Thousands of officers from Spain's two nationwide police forces staged a peaceful protest this week near to the Congreso de los Diputados building in Madrid while parliament's lower house was debating a possible new law on guaranteeing equal pay for all police.
The debate was driven by a petition of half a million signatures asking MPs to match Guardia Civil and National Police pay to that of the regional police services and municipal-controlled Local Police forces.
Currently there are differences in salaries between different bodies of police, which have varying jurisdictions and responsibilities across Spain.
A campaign group made up of officers from both Guardia Civil and National Police, forces controlled by central government, has been arguing that regional forces, run by the autonomous devolved governments, get better pay. They want salaries to match the higher-paid Mossos d'Esquadra (in Catalonia), the Ertzainta (in the Basque Country), and some more fortunate town-hall-controlled Local Police.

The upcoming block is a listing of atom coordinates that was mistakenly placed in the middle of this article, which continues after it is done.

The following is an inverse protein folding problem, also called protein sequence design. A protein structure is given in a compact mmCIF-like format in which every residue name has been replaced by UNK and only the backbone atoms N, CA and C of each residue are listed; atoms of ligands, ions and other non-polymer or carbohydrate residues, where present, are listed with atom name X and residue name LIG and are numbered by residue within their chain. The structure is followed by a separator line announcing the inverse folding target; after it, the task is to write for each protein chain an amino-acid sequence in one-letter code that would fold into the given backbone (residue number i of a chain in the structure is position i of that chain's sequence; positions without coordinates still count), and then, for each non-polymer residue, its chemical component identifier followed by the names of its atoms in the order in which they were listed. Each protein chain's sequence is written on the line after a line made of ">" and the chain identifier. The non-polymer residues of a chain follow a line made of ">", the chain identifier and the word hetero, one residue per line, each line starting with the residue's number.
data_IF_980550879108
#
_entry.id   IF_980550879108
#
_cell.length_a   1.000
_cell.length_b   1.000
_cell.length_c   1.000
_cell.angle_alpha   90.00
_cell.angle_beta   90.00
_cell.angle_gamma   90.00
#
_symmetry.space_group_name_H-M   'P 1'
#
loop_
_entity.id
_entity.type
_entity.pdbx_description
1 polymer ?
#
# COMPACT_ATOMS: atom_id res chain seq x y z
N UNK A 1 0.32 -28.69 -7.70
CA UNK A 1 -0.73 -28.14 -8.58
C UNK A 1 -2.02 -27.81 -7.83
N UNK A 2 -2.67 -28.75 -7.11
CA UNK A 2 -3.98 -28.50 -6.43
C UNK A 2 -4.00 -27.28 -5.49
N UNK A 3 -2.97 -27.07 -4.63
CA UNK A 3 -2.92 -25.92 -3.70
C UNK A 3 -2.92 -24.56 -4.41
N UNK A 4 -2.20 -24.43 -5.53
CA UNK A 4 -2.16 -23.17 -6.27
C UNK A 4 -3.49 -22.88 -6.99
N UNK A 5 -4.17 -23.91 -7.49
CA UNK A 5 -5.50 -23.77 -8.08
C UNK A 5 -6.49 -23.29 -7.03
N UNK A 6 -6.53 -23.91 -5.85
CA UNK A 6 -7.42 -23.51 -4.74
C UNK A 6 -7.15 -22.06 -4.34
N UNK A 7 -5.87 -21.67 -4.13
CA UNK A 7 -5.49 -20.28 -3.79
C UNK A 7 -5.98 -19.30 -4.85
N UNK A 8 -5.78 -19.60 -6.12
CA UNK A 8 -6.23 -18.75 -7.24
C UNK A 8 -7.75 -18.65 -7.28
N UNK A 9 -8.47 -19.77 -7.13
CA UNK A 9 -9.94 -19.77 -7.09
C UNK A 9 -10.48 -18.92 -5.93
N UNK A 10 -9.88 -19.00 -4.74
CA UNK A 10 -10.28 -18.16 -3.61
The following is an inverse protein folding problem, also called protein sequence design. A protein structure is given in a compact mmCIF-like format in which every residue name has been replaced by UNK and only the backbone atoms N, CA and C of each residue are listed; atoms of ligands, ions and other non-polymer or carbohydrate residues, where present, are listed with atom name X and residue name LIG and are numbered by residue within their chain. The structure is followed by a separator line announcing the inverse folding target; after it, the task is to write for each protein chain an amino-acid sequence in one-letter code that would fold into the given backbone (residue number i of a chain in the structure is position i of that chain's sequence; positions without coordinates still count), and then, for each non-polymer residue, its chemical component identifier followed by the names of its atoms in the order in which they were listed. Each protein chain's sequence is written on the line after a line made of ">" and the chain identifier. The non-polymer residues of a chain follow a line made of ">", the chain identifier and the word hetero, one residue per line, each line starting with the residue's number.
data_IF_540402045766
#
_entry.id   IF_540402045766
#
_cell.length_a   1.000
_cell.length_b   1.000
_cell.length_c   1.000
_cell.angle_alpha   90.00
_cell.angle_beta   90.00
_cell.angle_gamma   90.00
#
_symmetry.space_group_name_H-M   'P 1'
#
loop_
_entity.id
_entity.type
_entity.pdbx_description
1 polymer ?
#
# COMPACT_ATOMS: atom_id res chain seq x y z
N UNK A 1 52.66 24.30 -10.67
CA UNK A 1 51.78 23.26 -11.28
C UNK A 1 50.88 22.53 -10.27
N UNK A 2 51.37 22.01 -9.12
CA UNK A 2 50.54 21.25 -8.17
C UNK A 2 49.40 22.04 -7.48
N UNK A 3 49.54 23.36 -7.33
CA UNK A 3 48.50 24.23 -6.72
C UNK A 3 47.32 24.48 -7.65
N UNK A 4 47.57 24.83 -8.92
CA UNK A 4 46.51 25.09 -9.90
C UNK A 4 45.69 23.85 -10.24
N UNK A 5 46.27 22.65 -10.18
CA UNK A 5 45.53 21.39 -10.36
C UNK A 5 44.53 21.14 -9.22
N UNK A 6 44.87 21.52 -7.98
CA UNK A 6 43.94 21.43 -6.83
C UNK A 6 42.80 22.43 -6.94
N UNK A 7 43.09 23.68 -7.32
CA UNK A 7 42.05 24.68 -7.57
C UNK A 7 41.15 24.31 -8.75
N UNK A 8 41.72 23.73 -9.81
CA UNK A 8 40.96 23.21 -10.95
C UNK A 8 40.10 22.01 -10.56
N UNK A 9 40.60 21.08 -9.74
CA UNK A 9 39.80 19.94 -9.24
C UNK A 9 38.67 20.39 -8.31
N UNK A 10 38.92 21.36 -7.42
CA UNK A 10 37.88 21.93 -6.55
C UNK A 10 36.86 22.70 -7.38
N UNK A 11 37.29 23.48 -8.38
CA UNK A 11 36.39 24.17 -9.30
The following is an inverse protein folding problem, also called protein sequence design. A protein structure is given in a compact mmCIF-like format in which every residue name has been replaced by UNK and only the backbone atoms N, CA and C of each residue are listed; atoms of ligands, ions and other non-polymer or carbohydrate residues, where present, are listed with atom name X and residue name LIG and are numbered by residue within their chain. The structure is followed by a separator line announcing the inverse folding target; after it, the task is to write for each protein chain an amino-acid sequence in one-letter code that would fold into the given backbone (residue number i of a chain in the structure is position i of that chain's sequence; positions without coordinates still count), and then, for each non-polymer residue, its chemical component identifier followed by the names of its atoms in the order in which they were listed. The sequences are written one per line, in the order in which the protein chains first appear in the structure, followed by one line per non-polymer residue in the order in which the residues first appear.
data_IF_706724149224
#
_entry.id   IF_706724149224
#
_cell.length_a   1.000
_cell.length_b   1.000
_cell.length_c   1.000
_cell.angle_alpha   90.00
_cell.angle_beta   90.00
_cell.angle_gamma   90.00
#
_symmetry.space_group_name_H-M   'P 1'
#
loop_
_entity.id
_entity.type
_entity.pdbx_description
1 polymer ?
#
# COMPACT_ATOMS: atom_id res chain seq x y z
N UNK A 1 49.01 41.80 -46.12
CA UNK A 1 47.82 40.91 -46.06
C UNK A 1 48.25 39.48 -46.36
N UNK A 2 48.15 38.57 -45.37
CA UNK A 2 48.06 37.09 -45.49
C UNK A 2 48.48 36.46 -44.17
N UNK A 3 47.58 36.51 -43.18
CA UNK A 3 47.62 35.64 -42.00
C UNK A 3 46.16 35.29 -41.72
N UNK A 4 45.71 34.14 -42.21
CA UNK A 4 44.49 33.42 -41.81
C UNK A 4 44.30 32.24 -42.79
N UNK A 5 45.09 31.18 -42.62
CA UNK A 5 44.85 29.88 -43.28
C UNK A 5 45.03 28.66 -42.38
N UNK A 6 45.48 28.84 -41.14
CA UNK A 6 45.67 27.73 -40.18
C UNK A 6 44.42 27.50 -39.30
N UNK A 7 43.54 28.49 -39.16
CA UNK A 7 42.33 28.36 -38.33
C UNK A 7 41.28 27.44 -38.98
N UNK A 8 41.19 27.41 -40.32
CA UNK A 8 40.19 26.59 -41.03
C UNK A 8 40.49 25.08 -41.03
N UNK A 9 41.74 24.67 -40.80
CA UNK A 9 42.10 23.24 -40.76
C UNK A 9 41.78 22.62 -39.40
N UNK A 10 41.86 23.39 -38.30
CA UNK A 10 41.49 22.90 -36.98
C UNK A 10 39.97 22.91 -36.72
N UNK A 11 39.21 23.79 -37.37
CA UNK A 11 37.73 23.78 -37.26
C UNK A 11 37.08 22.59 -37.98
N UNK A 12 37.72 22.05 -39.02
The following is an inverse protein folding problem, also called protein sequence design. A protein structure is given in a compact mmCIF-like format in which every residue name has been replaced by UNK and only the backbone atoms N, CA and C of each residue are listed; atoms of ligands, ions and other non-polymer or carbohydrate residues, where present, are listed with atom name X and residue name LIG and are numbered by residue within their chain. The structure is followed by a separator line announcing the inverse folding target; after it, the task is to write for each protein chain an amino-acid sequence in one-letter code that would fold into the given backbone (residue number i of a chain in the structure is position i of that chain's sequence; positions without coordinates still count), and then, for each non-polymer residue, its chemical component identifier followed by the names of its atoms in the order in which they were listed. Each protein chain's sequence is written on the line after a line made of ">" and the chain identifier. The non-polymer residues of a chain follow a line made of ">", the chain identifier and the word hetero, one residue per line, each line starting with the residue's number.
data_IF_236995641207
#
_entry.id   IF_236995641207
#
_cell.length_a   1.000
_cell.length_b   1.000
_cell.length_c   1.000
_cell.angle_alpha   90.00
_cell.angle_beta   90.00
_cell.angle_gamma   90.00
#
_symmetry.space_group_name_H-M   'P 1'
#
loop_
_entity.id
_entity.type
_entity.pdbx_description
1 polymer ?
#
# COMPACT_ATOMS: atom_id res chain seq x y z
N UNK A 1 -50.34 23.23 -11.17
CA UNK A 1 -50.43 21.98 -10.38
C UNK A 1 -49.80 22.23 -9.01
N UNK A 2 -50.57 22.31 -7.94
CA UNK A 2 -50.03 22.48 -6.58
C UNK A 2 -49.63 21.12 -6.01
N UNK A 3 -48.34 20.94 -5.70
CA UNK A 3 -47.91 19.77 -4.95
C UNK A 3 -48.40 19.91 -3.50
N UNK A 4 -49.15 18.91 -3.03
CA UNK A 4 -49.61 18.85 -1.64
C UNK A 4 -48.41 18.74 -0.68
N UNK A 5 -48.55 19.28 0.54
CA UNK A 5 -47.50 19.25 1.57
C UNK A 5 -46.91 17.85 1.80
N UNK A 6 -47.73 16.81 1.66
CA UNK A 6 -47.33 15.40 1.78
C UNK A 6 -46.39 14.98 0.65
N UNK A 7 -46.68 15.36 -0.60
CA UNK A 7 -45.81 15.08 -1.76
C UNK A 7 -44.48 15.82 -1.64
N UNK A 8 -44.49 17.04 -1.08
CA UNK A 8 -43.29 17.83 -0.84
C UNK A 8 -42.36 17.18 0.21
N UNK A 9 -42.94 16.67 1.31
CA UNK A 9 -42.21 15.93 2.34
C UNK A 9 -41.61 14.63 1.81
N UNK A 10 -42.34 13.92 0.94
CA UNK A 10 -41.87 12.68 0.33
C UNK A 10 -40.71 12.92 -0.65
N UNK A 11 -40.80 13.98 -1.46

MPs voted on Monday for a law to be drawn up that would see the same pay levels for all police forces across the country. Only nationalist MPs representing the Spanish regions voted against, saying that pay centralisation in Madrid went against regional competencies.
"Dignified work conditions"
An MP for Unidos Podemos and former Guardia Civil officer, Antonio Delgado, called in the debate for "dignified working conditions after many years of deceit and lies".
Ironically, one nationalist MP from Catalonia did speak out in favour of the Madrid-controlled forces. Feliu-Joan Guillaumes of PDeCAT said that the Guardia Civil was "one of the best forces around" and that the National Police had great professionals.
The two forces' representatives say that despite recent improvements they earn between 300 and 700 less a month than their regional police colleagues.